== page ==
Previous miscarriage and the subsequent risk of preterm birth in Scotland, 1980-2008: a historical cohort study

Oliver-Williams, C., Fleming, M. , Wood, A.M. and Smith, G.C.S. (2015) Previous miscarriage and the subsequent risk of preterm birth in Scotland, 1980-2008: a historical cohort study. BJOG: An International Journal of Obstetrics and Gynaecology, 122(11), pp. 1525-1534. (doi: 10.1111/1471-0528.13276) (PMID:25626593) (PMCID:PMC4611958)

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Objective: To determine whether the relationship between previous miscarriage and risk of preterm birth changed over the period 1980–2008, and to determine whether the pattern varied according to the cause of the preterm birth. Design: Linked birth databases. Setting: All Scottish NHS hospitals. Population: A total of 732 719 nulliparous women with a first live birth between 1980 and 2008. Methods: Risk was estimated using logistic regression. Main outcome measures: Preterm birth, subdivided by cause (spontaneous, induced with a diagnosis of pre‐eclampsia, or induced without a diagnosis of pre‐eclampsia) and severity [extreme (24–28 weeks of gestation), moderate (29–32 weeks of gestation), and mild (33–36 weeks of gestation)]. Results: Consistent with previous studies, previous miscarriage was associated with an increased risk of all‐cause preterm birth (adjusted odds ratio, aOR 1.26; 95% confidence interval, 95% CI 1.22–1.29). This arose from associations with all subtypes. The strongest association was found with extreme preterm birth (aOR 1.73; 95% CI 1.57–1.90). Risk increased with the number of miscarriages. Women with three or more miscarriages had the greatest risk of all‐cause preterm birth (aOR 2.14; 95% CI 1.93–2.38), and the strongest association was with extreme preterm birth (aOR 3.87; 95% CI 2.85–5.26). The strength of the association between miscarriage and preterm birth decreased from 1980 to 2008. This was because of weakening associations with spontaneous preterm birth and induced preterm birth without a diagnosis of pre‐eclampsia. Conclusions: The association between a prior history of miscarriage and the risk of preterm birth declined in Scotland over the period 1980–2008. We speculate that changes in the methods of managing incomplete termination of pregnancy might explain the trend, through reduced cervical damage.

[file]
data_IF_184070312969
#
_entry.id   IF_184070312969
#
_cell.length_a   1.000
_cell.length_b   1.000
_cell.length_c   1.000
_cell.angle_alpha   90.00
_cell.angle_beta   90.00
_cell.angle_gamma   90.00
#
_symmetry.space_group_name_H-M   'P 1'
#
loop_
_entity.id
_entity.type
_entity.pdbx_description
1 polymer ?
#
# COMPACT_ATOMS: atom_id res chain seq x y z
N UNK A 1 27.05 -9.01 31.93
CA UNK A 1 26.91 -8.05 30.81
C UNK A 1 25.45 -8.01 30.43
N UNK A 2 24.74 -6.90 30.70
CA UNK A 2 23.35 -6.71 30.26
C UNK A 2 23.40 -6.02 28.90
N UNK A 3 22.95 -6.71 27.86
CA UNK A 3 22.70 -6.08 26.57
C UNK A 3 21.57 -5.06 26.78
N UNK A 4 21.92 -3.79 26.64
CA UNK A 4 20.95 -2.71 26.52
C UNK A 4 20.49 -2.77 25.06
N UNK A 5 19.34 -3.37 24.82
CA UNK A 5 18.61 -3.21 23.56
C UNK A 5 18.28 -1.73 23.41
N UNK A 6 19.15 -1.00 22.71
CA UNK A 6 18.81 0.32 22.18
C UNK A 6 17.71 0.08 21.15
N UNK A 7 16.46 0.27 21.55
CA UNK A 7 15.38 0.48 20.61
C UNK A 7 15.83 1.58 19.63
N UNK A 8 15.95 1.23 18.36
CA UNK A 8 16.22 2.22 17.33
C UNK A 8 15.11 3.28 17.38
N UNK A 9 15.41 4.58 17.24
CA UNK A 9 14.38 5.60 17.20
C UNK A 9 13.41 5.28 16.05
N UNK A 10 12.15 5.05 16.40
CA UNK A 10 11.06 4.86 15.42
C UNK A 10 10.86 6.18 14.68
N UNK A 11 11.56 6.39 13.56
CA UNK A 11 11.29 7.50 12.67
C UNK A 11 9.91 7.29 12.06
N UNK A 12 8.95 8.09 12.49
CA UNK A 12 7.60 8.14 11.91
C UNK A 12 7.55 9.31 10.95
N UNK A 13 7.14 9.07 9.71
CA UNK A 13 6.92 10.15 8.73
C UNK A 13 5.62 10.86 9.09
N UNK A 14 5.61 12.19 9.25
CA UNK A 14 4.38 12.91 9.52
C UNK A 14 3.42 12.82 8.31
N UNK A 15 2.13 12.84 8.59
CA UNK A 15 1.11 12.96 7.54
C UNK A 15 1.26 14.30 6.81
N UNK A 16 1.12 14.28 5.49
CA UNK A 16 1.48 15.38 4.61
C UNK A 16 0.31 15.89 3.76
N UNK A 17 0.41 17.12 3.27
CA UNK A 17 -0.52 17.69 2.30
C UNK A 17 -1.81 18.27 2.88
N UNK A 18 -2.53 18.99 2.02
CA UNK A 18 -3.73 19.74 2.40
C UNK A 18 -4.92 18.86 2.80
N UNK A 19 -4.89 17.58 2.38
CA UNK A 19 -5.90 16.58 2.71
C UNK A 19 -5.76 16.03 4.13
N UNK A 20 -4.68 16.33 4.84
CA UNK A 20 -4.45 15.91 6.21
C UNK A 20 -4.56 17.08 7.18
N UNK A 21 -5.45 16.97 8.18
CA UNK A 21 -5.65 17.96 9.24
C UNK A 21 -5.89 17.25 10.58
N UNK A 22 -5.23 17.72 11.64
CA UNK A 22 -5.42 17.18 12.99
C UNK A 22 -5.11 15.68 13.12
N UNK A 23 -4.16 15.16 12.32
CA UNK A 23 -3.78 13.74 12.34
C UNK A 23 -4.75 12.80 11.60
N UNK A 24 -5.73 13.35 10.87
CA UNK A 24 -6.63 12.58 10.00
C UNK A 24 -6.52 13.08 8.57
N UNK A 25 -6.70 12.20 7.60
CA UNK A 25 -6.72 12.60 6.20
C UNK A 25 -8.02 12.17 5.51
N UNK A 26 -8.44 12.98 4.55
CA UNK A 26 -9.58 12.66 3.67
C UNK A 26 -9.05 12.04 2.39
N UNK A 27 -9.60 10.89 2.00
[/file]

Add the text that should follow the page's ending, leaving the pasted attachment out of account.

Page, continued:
Item Type:Articles
Additional Information:This study was funded by the National Institute for Health Research (NIHR) Cambridge Comprehensive Biomedical Research Centre (Women’s Health & Public Health themes) and a Medical Research Council (MRC) PhD fellowship (CO).
Glasgow Author(s) Enlighten ID:Fleming, Dr Michael
Authors: Oliver-Williams, C., Fleming, M., Wood, A.M., and Smith, G.C.S.
College/School:College of Medical Veterinary and Life Sciences > School of Health & Wellbeing > Public Health
Journal Name:BJOG: An International Journal of Obstetrics and Gynaecology
Publisher:Wiley-Blackwell Publishing Ltd.
ISSN (Online):1471-0528
Published Online:28 January 2015
Copyright Holders:Copyright © 2015 The Authors
First Published:First published in BJOG: An International Journal of Obstetrics and Gynaecology 122(11):1525-1534
Publisher Policy:Reproduced under a Creative Commons License

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